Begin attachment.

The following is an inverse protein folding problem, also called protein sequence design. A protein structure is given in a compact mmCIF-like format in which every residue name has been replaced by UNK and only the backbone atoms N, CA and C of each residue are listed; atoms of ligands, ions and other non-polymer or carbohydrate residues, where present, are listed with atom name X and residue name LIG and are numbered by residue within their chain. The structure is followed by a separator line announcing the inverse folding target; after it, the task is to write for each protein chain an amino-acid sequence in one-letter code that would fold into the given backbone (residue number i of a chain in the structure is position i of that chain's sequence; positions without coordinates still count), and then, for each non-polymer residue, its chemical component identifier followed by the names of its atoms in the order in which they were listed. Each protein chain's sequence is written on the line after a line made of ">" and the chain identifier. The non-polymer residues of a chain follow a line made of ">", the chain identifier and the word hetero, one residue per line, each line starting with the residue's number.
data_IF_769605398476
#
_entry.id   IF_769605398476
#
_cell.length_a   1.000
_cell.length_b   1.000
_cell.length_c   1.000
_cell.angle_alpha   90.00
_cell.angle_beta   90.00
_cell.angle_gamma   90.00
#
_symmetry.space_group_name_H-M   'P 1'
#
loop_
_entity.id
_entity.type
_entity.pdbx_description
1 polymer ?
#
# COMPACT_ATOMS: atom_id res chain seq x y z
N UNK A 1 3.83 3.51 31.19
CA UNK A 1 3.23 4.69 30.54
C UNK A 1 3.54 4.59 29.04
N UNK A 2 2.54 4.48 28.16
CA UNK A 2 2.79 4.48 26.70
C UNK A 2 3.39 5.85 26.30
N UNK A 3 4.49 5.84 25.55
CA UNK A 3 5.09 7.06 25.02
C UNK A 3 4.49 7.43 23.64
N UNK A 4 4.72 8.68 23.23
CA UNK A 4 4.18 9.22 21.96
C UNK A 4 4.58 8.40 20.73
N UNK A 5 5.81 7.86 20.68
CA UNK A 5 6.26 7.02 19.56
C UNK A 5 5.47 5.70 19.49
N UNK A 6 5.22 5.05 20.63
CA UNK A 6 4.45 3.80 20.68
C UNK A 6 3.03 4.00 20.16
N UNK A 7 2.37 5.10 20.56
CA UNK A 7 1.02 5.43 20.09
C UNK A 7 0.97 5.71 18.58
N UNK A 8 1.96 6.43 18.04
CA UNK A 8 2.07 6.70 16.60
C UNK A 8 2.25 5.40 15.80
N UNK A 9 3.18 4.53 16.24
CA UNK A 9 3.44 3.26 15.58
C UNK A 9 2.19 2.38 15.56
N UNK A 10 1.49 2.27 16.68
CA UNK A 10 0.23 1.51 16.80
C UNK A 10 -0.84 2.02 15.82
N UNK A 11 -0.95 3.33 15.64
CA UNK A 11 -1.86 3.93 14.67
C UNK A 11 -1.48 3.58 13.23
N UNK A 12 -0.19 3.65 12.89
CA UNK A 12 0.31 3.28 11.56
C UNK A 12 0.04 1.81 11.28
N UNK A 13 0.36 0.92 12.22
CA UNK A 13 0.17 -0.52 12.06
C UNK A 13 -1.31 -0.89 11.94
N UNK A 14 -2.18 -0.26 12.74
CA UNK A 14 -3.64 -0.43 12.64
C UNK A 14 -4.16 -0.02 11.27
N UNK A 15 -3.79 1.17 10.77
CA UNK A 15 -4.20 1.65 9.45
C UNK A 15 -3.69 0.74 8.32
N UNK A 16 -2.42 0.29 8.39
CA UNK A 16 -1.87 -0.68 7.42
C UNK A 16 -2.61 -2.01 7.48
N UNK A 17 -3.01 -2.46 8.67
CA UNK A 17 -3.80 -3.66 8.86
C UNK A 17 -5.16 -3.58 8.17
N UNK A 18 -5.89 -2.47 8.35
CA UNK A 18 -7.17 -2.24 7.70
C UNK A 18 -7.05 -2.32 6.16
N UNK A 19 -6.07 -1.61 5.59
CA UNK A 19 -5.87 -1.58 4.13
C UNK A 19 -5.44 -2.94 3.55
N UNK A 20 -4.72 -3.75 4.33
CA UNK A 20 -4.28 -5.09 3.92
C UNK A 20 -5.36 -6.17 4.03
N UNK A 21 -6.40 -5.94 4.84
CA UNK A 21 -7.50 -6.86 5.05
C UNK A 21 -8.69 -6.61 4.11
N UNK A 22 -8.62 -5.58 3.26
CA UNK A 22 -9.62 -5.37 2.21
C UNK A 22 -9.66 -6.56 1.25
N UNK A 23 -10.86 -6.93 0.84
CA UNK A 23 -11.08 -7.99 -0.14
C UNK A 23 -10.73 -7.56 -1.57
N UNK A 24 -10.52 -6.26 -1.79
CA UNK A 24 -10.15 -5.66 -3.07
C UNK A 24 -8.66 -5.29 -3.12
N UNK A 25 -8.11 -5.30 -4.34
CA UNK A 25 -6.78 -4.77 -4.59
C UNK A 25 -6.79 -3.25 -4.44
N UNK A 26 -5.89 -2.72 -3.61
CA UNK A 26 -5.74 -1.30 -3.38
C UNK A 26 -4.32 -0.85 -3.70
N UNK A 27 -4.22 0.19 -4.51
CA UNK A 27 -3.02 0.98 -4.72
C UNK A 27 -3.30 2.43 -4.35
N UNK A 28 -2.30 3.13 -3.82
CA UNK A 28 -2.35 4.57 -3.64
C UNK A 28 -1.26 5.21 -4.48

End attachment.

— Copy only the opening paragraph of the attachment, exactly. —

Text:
The following is an inverse protein folding problem, also called protein sequence design. A protein structure is given in a compact mmCIF-like format in which every residue name has been replaced by UNK and only the backbone atoms N, CA and C of each residue are listed; atoms of ligands, ions and other non-polymer or carbohydrate residues, where present, are listed with atom name X and residue name LIG and are numbered by residue within their chain. The structure is followed by a separator line announcing the inverse folding target; after it, the task is to write for each protein chain an amino-acid sequence in one-letter code that would fold into the given backbone (residue number i of a chain in the structure is position i of that chain's sequence; positions without coordinates still count), and then, for each non-polymer residue, its chemical component identifier followed by the names of its atoms in the order in which they were listed. Each protein chain's sequence is written on the line after a line made of ">" and the chain identifier. The non-polymer residues of a chain follow a line made of ">", the chain identifier and the word hetero, one residue per line, each line starting with the residue's number.